Thermophilic glycosyl hydrolases-producing bacteria

To develop a robust biomass conversion process that works at slightly elevated temperatures, a biotrap-based in situ enrichment was performed to isolate thermophilic bacteria. Five bacterial isolates that grow at relatively high temperature (> 50 °C) were isolated from thermal springs (Manikaran [~ 95 °C]) of Himachal Pradesh, India, through an in situ enrichment of several lignocellulosic substrates, namely paddy straw, banana fiber, banana pseudostem, rice husk, and palm fronds. Among the five isolates screened for their cellulolytic potential, CMCPS1 showed the maximum hydrolytic capacity of 4.11 under the plate assay (Table 1), and was used for further studies.

Table 1 The hydrolytic capacity of the potential bacterial isolates for cellulolytic activity

Under submerged fermentation conditions, the potential isolate CMCPS1 showed a filter paper activity of 3.0 IU mL−1, endoglucanase activity of 2.0 IU mL−1, exoglucanase activity of 1.5 IU mL−1, and β-glucosidase activity of 1.0 IU mL−1 at 48 h (Fig. 1), which confirmed the significant production of extracellular glycoside hydrolases (GHs) using respective substrates. The exoglucanase and β-glucosidase activities of CMCPS1 were higher than those of B. tequilensis VCB1 and B. licheniformis KBFB3.

Fig. 1

Cellulase production by thermophilic isolate CMCPS1 under submerged fermentation. Graph showing the cellulase (IU mL−1) activity of the isolate CMCPS1 in different assays, namely, filter paper (total cellulase), endoglucanase, exoglucanase, and β-glucosidase and compared with the standard cultures. The values represent mean of three replicates and significance tested by one-way ANOVA. The error bar signifies SE, and the mean values followed different lower case letters are significantly different from each other as determined by DMRT (p ≤ 0.05)

Phylogenetic analysis of CMCPS1

The 16S rRNA gene sequence of the isolate CMCPS1 was subjected to a bioinformatic search for their nearest matching nucleotide sequence using the NCBI-BLAST analysis tool along with the type strains retrieved from NCBI databases. The phylogeny was generated using the neighborhood joining method with MEGA 7.0 and a bootstrap value of 0.02. The results revealed that the isolate was closely related to B. aerius and formed a clade with B. aerius 2K4, showing 98% sequence similarity. The sequence of the strain was deposited in the NCBI GenBank with an accession number of MH478394 (Fig. 2).

Fig. 2

Phylogenetic tree for identification of the isolate CMCPS1. All sequences of the associated members of the genus Bacillus sp. were aligned with the sequences of CMCPS1. The tree was constructed using the 16S rRNA sequence retrieved from the database by using the neighbor-joining method. The bootstrap values were generated from 1000 replicates

Cellulase-specific genes and binding domains from B. aerius confirming GH activity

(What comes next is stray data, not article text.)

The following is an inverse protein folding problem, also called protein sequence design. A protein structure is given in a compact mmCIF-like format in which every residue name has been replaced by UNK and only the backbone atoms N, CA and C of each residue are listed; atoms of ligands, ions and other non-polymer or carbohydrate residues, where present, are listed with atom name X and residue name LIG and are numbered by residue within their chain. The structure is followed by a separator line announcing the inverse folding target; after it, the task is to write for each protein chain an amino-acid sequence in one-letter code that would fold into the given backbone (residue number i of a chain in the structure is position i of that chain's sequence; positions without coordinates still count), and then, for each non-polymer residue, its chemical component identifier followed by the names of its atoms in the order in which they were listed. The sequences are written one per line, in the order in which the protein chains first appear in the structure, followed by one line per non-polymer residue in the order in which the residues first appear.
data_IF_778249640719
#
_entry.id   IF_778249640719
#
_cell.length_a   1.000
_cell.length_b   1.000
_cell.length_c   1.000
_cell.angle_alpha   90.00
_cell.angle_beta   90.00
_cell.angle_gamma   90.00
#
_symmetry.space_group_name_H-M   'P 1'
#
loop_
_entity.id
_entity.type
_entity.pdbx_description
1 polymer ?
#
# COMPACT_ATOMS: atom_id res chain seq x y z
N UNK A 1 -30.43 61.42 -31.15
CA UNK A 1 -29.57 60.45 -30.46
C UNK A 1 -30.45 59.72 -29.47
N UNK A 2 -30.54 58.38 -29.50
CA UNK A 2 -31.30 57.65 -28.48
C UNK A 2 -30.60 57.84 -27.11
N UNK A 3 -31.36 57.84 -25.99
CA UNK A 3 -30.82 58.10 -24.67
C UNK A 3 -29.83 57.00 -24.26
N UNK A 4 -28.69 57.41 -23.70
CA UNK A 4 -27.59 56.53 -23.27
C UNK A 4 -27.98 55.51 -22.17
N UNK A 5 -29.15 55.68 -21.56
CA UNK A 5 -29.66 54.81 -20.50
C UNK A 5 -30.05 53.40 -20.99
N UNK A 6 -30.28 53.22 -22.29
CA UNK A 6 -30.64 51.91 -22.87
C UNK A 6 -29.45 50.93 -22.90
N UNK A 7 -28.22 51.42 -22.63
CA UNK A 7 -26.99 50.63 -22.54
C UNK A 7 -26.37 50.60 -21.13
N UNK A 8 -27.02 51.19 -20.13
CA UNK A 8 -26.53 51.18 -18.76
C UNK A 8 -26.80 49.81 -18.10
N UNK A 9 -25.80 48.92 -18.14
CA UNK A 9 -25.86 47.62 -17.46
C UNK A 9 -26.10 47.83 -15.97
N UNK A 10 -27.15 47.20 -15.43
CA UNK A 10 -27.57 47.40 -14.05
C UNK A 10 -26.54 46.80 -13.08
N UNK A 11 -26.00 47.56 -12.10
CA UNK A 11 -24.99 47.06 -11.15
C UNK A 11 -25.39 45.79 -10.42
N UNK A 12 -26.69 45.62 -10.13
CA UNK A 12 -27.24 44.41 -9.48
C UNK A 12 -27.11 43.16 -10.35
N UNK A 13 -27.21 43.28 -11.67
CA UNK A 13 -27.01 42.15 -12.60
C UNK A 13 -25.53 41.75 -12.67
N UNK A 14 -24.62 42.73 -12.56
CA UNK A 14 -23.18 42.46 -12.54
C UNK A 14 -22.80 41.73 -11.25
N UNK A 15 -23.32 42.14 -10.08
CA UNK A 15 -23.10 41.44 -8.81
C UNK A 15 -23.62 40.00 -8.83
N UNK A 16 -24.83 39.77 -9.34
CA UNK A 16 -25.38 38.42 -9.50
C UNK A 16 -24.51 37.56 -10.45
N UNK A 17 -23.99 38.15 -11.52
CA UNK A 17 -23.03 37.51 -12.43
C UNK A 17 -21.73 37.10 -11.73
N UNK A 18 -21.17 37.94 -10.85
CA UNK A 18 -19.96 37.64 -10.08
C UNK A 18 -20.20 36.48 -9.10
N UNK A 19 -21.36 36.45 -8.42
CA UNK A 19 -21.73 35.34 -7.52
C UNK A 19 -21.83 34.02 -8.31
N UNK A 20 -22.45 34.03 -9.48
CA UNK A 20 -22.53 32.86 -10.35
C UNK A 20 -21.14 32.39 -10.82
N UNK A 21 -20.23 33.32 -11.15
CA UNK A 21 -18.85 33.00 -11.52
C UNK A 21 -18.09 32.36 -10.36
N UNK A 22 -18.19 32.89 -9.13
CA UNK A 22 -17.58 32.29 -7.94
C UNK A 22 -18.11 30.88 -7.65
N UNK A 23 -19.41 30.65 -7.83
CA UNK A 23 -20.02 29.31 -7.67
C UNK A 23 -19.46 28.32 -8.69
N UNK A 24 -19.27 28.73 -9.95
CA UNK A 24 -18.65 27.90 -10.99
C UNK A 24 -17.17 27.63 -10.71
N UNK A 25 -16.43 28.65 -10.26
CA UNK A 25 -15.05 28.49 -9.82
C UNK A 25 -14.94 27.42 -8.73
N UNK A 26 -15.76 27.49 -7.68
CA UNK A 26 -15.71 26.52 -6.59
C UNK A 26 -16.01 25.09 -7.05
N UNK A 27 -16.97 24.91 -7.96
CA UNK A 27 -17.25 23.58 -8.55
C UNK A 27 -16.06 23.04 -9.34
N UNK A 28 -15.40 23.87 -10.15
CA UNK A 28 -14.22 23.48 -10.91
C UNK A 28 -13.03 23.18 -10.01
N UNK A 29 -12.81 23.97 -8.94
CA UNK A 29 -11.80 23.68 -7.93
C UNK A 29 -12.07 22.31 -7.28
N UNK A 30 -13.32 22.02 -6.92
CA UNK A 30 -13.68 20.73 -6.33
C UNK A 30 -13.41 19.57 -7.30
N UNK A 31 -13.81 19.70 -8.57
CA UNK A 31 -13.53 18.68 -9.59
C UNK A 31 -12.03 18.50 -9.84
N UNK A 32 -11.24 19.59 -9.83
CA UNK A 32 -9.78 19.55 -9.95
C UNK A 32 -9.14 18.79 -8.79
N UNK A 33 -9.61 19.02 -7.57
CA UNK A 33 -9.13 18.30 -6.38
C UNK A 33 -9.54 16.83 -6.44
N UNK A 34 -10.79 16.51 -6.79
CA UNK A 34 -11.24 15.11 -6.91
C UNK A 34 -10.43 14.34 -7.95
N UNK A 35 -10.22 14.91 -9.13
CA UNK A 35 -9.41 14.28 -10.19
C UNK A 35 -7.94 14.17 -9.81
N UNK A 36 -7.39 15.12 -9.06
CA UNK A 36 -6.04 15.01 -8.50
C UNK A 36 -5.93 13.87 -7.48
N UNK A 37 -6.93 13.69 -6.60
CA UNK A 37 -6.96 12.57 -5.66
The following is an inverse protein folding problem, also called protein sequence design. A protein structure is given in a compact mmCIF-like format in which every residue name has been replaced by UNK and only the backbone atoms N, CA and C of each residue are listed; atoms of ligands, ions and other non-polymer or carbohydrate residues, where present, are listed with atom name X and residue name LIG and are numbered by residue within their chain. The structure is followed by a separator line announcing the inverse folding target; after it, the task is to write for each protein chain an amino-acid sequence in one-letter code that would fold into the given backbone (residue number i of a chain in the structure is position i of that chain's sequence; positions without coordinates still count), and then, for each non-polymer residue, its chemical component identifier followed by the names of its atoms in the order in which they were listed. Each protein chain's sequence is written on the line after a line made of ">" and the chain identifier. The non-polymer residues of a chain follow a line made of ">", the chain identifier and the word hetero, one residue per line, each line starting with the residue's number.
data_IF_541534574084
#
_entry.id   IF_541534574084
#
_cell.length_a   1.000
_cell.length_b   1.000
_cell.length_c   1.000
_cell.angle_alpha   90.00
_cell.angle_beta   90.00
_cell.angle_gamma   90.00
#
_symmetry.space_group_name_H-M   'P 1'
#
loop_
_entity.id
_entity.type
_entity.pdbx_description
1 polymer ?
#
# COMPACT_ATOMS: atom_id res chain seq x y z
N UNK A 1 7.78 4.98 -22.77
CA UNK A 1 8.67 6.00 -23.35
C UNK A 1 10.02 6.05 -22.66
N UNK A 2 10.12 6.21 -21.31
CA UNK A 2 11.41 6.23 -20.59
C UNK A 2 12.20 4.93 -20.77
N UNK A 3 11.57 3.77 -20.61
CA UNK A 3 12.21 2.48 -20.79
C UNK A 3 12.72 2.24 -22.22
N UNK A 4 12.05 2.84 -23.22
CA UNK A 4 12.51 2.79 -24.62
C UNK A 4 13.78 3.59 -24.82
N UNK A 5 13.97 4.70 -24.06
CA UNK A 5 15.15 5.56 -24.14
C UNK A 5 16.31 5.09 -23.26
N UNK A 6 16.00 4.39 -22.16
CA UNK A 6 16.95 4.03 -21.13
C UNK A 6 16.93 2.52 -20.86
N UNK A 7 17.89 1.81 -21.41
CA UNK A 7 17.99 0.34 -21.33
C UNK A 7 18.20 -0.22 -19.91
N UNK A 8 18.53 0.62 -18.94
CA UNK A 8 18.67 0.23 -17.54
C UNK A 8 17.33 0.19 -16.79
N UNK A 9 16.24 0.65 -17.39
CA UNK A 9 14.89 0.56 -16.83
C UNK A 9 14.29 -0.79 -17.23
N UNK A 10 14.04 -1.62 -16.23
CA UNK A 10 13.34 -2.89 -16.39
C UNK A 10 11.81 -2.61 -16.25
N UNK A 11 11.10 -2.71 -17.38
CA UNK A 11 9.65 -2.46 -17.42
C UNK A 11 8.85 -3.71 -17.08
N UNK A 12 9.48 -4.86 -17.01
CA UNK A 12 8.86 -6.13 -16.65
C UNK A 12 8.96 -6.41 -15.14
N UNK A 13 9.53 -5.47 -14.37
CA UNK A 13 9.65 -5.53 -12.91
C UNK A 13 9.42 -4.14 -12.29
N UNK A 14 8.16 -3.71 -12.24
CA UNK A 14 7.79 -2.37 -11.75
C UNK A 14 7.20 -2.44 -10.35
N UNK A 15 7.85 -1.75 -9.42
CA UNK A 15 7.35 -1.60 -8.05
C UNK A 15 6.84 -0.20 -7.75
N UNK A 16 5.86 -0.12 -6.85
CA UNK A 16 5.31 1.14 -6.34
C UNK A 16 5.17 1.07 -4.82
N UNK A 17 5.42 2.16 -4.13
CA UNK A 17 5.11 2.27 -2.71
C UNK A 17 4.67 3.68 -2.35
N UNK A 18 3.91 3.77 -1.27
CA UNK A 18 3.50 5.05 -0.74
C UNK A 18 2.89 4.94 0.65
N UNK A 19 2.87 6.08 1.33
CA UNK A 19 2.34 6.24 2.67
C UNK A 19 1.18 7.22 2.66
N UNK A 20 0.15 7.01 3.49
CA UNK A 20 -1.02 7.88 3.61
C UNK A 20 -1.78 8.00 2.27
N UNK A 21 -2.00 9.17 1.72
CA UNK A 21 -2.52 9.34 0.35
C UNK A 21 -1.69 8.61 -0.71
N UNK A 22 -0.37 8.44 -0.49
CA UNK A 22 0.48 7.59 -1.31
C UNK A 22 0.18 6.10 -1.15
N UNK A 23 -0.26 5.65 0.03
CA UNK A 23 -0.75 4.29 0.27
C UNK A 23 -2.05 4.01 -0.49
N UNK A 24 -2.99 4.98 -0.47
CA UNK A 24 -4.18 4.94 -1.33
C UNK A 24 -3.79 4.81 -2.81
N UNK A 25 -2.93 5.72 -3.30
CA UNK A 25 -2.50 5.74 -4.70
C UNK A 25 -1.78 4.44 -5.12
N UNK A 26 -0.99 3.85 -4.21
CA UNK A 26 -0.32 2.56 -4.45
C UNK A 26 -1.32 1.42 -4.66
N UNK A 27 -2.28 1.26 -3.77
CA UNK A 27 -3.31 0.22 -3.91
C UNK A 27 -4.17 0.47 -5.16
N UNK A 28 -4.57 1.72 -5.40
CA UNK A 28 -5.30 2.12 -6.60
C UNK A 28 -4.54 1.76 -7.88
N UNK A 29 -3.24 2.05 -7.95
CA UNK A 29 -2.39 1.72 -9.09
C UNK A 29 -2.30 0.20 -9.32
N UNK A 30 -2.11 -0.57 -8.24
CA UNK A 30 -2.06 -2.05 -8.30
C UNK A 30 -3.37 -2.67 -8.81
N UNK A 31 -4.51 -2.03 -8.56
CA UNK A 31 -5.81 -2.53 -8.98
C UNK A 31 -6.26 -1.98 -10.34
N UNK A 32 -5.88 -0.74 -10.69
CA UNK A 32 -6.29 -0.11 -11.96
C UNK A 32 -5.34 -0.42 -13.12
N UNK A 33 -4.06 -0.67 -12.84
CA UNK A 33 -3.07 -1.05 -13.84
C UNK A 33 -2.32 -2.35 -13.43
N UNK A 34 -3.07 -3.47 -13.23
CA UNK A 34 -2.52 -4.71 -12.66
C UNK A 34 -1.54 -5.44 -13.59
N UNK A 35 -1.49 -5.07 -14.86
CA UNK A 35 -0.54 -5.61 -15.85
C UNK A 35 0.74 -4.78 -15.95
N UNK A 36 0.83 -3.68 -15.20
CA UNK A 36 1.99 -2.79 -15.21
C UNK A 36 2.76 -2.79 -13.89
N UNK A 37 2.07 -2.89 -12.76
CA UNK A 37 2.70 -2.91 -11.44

The strain B. aerius CMCPS1 was screened using polymerase chain reaction (PCR) for cellulase GH46 (celS and celB) and β-glucosidase (GH3)-encoding genes (bgl). The results demonstrated that the strain harbored CelB corresponding to GH46, producing a 650-bp amplicon (Fig. 3a) in comparison to B. licheniformis KBFB2, used as a positive control. There was no amplification for the celS domain. Similarly, in β-glucosidase screening, a 1500-bp amplicon was observed (Fig. 3b), suggesting that the strain confirmed the presence of glycoside hydrolase activity compared with the standard culture B. licheniformis KBFB3 (NAIMCC-B-02118).

Fig. 3

PCR-based confirmation of cellulase genes from B. aerius CMCPS1. aCelB shows amplification at 650 bp, confirming the presence of cellulase producing region in the DNA. M—100 bp ladder, 1—negative control, 2—CMCPS1, 3—positive control (B. licheniformis KBFB3); bBGL represents the presence of β-glucosidase in the size of 1.5 kb, M—1-kb molecular weight marker, 1—negative control, 2—CMCPS1, 3—positive control (B. licheniformis KBFB3)

Multi-GH complex of B. aerius CMCPS1

Results of the FP activity assay of B. aerius CMCPS1 exhibited an activity of 4.36 IU mL−1 (Fig. 4). It was noted that as the growth (OD600) increased, FP units showed a pronounced and steady-state increase until the early stationary phase (44 h) and gradually declined thereafter toward the late stationary phase. The strain CMCPS1 showed carboxymethyl cellulase (CMCase E.C. activity of 2.98 IU mL−1at 48 h, which declined gradually (Fig. 4). The CMCase production and growth pattern are similar to that of FPA. The exoglucanase activity determined using Avicel (crystalline cellulose) as a substrate recorded a maximum titer of 1.76 IU mL−1 at 48 h of growth by CMCPS1. However, a drop in the activity was noticed after 48 h (Fig. 4). It was further noticed that unlike FPA and CMCase, the exoglucanase activity was maximum in the late stationary phase.

Fig. 4

Time course cellulase production by B. aerius CMCPS1 on different substrates. Cellulase activity profile of CMCPS1 in different substrates viz., filter paper, Avicel, CMC, and cellobiose. The strain was grown in the production medium, incubated at 50 °C under submerged fermentation. The samples withdrawn at hourly intervals were subjected to enzyme assays using a standard protocol

Cellobiase (E.C. activity or aryl β-glucosidase of the strain B. aerius CMCPS1 grown in a production medium containing cellobiose (1%) was assayed. Interestingly, the strain CMCPS1 showed an increasing trend up to 24 h, and attained a maximum titer of 1.23 IU mL−1 at 48 h; the activity declined thereafter (Fig. 4). Hence, β-glucosidase was constitutively produced during the logarithmic phase, and its production lasted until the late stationary phase.

Characterization of CMCPS1 cellulase complex